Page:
The abundance of waste requires urgent and innovative waste management interventions


Overloaded landfills pose a challenge for the waste management industry to find innovative ways to implement environmentally sustainable ways of handling waste.

According to a 2021 report on South Africa’s waste and scrap recycling, South Africa generates 108 million tonnes of waste per year, 90% of which is disposed of in landfills that fill up quickly.

Riots and looting in July 2021 increased pressure on landfills in Kwa-Zulu Natal following an unprecedented amount of waste generated by the wave of riots that swept through that province and Gauteng. . There is a shortage of landfills across the country and land to build new ones is hard to find.

“At best, landfills have a life expectancy of up to 15 years. However, due to rapid urbanization and the lackluster recycling culture in South Africa, more and more waste ends up in landfills, reducing the lifespan of these facilities. This means that the acquisition of land for new landfills will increase, while existing landfills will be forced to incinerate larger volumes of waste, posing a threat to environmental sustainability, ”said Khanyiso Myataza, Director of Sales. for integrated solutions at Servest.

With this in mind, residents and businesses have a responsibility to dispose of their waste responsibly. Businesses can be subject to significant fines if they fail to comply.

Myataza says that if a company is found guilty of non-compliant waste management regimes, it will face exorbitant fines. As a result, organizations will need to put in place sustainable waste management systems which will need to be closely monitored and reported in the future.

According to the United Nations Industrial Development Organization, South Africa has more than 60,000 waste pickers who play an important role in the country’s waste management industry.

Their operations have been affected by the outbreak of the COVID-19 pandemic and the restrictions imposed by closures last year and earlier this year. Research found that people employed in the informal waste management industry were most affected.

“For starters, a lot of South African waste is exported to China. Recycling market rates have fallen dramatically due to Covid-19 regulations, which have resulted in product exports halting as well as travel bans, forcing companies to downsize, downsize, and in some cases, to close, ”he said.

“For low-income households, collecting garbage is the fastest way to earn a living. The number of waste pickers has increased in line with rising unemployment. This is a positive development, but due to export restrictions, the waste management and recycling industry has been severely affected and secondary waste collectors are unable to manage the volumes of waste collected by collectors primary, ”Myataza added.

Facility management companies play an important role in creating an enabling environment for effective waste management and in developing and promoting long-term waste management programs and initiatives.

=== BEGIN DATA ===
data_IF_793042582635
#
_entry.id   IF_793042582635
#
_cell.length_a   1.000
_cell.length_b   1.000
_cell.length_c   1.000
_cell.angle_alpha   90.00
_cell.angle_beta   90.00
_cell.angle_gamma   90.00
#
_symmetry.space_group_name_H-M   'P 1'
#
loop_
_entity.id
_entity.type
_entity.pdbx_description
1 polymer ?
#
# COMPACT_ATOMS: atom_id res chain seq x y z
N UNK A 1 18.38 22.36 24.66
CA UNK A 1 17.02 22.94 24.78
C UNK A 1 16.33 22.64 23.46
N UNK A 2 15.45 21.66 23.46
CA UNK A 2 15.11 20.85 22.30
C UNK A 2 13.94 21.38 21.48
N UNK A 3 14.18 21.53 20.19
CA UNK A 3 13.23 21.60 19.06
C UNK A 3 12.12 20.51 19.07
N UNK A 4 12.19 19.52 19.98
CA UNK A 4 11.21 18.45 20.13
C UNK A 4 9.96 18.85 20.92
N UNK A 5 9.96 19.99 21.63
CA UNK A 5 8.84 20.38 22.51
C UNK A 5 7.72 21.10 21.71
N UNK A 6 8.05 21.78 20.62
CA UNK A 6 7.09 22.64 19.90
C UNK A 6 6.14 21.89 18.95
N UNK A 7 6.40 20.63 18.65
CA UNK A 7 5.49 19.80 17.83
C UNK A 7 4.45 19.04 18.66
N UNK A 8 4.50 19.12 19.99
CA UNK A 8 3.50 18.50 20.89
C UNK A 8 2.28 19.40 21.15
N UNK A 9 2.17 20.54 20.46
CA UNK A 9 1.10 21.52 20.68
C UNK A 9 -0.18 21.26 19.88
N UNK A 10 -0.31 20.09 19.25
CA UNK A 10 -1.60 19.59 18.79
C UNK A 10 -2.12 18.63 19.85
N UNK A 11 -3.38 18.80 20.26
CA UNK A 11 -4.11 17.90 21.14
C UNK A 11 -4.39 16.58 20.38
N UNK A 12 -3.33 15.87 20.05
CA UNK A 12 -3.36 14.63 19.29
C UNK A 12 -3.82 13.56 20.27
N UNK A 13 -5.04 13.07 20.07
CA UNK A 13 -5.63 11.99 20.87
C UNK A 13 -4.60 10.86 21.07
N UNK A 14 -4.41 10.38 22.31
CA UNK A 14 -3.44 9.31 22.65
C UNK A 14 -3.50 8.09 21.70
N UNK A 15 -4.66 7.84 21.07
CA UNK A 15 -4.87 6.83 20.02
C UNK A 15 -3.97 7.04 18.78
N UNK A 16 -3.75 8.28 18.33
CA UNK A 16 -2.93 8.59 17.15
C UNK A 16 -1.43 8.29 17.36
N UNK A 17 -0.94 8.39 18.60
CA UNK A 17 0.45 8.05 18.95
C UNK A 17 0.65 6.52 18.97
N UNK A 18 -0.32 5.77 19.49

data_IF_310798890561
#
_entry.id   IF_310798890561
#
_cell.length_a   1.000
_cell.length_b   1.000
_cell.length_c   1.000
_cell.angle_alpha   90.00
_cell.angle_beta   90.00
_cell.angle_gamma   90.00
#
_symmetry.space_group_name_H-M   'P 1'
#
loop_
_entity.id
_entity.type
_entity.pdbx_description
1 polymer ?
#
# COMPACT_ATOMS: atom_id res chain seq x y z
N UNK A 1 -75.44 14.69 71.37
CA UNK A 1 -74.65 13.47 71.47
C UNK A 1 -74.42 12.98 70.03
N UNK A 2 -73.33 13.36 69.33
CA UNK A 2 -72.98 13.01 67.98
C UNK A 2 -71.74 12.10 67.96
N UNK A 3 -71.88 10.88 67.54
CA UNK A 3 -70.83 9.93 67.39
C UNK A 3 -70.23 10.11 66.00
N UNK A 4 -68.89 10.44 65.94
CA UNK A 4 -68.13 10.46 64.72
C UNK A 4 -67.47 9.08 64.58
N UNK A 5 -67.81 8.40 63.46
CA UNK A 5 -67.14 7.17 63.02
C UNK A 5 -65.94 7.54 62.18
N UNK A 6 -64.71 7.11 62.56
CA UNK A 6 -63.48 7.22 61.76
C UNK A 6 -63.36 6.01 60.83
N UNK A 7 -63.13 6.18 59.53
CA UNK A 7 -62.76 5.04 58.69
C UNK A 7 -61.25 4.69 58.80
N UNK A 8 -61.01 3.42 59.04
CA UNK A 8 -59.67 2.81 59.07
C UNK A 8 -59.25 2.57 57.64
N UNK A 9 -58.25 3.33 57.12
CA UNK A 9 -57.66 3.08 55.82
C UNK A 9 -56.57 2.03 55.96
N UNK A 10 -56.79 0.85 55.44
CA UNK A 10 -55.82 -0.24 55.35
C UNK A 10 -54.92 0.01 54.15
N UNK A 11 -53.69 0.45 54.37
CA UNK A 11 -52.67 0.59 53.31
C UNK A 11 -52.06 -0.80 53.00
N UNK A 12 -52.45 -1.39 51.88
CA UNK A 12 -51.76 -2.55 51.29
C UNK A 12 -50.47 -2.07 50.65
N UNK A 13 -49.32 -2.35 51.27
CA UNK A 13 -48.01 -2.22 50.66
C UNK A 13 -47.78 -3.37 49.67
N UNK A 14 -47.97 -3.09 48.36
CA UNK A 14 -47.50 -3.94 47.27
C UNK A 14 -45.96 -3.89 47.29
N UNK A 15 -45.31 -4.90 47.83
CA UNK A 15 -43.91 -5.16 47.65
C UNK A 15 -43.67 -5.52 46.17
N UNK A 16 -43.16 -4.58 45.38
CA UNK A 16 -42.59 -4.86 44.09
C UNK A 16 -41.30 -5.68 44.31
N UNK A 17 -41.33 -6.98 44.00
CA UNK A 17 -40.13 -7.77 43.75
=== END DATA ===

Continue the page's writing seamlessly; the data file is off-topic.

“Facility management companies can effectively develop and implement ‘source separation’ and ‘zero waste to landfill’ on behalf of their customers, without incurring additional operational costs for them.” , explains Myataza.

Over the past 18 months, remote working has gained traction as lockdown restrictions necessitated minimizing physical contact. Remote working has had unintended consequences on waste management efforts.

“Remote work has contributed in some way to the neglect of waste management. Even before the COVID-19 pandemic, we, the consumers, were not familiar with effective waste management systems and we continue to underestimate the extent of the waste we produce. Our attitude towards effective waste management practices has led to the disposal of more waste in landfills, ”Myataza explains.

Another trend that has emerged has been a push towards reducing waste generation, which has been widely adopted by businesses, households and schools. The circular economy is also gaining popularity with manufacturers and consumers.

“The use of disposable PPE and the increased consumption of fast food outlets were the biggest contributors to waste during the pandemic, and as the majority of recycling businesses were closed, waste pickers were unable to exchange the waste. that they collected for money, ”Myataza explained.

While businesses, some more than others, produce the most waste compared to domestic households, they also bear the greatest responsibility for ensuring effective waste management practices. People can also play a vital role in ensuring responsible behavior and protecting the environment.

“Our waste management education systems need to be improved. Short-term campaigns to raise awareness of the current state of the environment are insufficient. Waste collection systems should also be improved and citizens should be encouraged to separate waste from source within their households. It is more efficient for waste collection trucks to collect waste that has already been sorted rather than waste that has not been separated, ”Myataza concluded.


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